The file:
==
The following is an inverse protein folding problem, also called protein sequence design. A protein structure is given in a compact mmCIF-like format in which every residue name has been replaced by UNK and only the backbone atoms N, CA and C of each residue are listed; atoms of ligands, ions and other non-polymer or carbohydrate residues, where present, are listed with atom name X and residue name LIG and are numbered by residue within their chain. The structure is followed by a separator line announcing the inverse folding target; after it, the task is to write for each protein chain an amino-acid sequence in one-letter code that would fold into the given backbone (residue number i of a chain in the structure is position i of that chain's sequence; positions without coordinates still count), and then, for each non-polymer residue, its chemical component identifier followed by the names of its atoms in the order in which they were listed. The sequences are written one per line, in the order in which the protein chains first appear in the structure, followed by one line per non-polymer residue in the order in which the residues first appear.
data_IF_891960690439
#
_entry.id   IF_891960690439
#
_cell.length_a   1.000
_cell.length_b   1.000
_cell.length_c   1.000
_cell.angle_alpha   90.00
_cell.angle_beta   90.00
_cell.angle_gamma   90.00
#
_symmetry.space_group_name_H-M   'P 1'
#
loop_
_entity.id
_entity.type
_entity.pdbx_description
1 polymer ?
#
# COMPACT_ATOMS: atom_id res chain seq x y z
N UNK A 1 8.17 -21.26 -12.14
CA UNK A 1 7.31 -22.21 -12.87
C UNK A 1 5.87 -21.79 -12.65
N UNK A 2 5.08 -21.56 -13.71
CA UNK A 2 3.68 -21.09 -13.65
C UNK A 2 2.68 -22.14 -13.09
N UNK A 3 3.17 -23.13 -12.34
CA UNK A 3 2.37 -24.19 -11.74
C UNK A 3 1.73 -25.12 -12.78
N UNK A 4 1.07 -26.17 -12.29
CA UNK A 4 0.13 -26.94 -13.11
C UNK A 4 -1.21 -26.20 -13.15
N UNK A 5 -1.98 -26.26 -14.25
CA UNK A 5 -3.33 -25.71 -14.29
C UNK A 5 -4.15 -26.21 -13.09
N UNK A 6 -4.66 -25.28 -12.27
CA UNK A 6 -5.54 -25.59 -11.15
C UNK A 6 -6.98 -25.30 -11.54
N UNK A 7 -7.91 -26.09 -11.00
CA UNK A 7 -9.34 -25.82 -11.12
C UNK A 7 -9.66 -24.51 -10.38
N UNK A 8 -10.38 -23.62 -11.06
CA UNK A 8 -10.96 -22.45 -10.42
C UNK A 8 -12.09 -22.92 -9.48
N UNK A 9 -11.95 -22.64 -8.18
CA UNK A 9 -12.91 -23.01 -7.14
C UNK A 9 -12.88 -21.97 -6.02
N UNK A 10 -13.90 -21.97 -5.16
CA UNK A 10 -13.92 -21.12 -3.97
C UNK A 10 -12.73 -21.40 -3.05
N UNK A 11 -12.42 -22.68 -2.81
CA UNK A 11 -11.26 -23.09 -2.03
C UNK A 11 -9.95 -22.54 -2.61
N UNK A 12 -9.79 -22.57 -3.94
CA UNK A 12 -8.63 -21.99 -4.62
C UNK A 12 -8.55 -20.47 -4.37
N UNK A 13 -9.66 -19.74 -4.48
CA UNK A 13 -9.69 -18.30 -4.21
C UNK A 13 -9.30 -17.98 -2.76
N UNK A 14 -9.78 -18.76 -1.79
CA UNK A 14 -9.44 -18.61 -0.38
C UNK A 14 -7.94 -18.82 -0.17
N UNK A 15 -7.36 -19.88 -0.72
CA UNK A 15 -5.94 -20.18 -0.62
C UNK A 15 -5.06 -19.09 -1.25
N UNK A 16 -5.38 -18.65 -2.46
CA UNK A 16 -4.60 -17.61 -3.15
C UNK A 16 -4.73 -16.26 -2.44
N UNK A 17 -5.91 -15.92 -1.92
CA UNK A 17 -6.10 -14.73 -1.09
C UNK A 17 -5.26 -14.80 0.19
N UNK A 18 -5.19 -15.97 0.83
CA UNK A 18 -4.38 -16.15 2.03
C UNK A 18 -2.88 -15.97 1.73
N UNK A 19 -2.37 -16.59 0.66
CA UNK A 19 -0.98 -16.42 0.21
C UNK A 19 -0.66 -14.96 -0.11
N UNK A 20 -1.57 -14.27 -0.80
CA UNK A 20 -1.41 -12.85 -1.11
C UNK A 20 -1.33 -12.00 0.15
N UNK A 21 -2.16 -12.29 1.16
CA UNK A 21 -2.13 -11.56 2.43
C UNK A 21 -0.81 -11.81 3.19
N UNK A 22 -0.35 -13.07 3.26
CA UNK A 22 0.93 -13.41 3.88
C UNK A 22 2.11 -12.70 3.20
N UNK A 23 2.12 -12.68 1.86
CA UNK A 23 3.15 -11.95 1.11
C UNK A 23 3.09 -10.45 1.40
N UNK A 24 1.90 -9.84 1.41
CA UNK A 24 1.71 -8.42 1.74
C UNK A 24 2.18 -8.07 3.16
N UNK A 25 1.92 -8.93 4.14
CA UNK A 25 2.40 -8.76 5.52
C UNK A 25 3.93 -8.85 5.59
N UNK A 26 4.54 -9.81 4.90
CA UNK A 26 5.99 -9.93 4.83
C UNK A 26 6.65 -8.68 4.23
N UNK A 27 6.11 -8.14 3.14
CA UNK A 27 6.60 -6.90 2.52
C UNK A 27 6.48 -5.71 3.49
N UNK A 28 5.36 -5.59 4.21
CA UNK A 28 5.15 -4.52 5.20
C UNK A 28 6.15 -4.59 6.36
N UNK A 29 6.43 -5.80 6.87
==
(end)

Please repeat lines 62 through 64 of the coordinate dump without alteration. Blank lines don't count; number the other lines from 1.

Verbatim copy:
CA UNK A 14 -9.44 -18.61 -0.38
C UNK A 14 -7.94 -18.82 -0.17
N UNK A 15 -7.36 -19.88 -0.72